3 reasons why everyone needs to understand leadership

Although my main area of expertise is in decision-making around climate change adaptation, I have been recently reading multiple books on different concepts around leadership and what it means to lead well both in an organisation and in personal life. My current reads include Good to Great by Jim Collins and One Mission by Chris Fussell; both books that approach leadership and building of teams from very different perspectives. Here are three main reasons why everyone needs to understand leadership.

1. Leadership is not about the lone wolves

What strikes me about Good to Great is the concept of finding the right people first and dealing with the vision later. This makes sense to me because I often feel that articulating a clear vision by myself can only always be half of a vision because great visions often require great teamwork and the merging of ideas from many great minds. We often look at individual leaders as lonesome heroes who are there to save the day. But the extent of behind-the-scene support and helping hands is what makes great people to succeed. As Jim Collins says, “get the right people in the bus, and wrong people off the bus”. This in my view calls also for greater personal reflection on what each of us is good at, and how we can leverage our strengths and passion in the right place while acknowledging that any greatness is the sum of all of our actions, not just mine or yours alone.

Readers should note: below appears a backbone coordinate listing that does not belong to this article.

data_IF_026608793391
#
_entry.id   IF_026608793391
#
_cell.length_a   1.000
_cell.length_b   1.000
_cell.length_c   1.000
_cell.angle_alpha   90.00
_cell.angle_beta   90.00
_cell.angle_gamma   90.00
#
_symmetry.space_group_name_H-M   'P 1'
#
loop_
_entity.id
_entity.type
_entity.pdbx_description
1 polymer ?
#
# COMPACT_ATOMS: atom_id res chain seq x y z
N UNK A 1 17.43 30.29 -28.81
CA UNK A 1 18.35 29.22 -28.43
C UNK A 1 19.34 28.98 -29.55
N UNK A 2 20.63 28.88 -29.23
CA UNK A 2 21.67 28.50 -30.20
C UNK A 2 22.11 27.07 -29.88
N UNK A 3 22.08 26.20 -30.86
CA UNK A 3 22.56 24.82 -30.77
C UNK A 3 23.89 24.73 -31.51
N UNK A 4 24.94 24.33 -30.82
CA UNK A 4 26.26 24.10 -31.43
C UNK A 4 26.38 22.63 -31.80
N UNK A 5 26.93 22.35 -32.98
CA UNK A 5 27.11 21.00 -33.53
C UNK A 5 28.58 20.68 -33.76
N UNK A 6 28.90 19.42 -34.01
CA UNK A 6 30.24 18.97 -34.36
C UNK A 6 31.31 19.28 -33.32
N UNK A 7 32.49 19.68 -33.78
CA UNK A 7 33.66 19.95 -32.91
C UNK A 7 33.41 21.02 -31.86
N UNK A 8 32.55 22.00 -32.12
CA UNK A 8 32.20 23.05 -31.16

2. Leadership is an inter-silo shared consciousness

Chris Fussell talks about “decision space” and “inter-silo shared consciousness” where the operating rhythm of an organisation really depends on how information is shared across all members, how that contributes to a shared consciousness and shared vision, and the extent that people are clear what they can and should make decisions on at each level. For example, One Mission was the way General McChrystal managed to change the hierarchical culture that was impeding intelligence sharing and communication in the US Army. By creating a global connected network, which runs an interactive 90-minute communication platform on daily basis the US Army is now able to share information quickly and double-check plans and intel, with everyone from each rank able to communicate directly with everyone.

The opportunities for global collaboration are greater now than before and so are creating a shared consciousness across political borders. This is not just about organisations and businesses but also how we deal with issues such as climate change, poverty, and natural disasters as a global society. Chris Fussell now helps companies to create their own operating rhythm where the company’s vision is understood and owned by everyone. This is definitely something that more of us should embrace and is definitely needed in climate adaptation at a global scale.

3. Leadership takes place both at work and at home

The third, and maybe the most important reason, is that leadership is not something that is just done at work and part of our organisational or professional portfolio. I would dare to suggest that often the key leadership moments happen at home, especially when we have young children. Maybe because children haven’t yet learned to mask their feelings, many situations are dramatic and full of emotions, which test us as parents but they test also our children. Finding good leadership skills in that space is where the rubber hits the road, that’s likely to be the ultimate test why we do something like we do, and how we can achieve a shared consciousness in our household. This to me means that leadership is not control and power but influence with a splash of authority.

 

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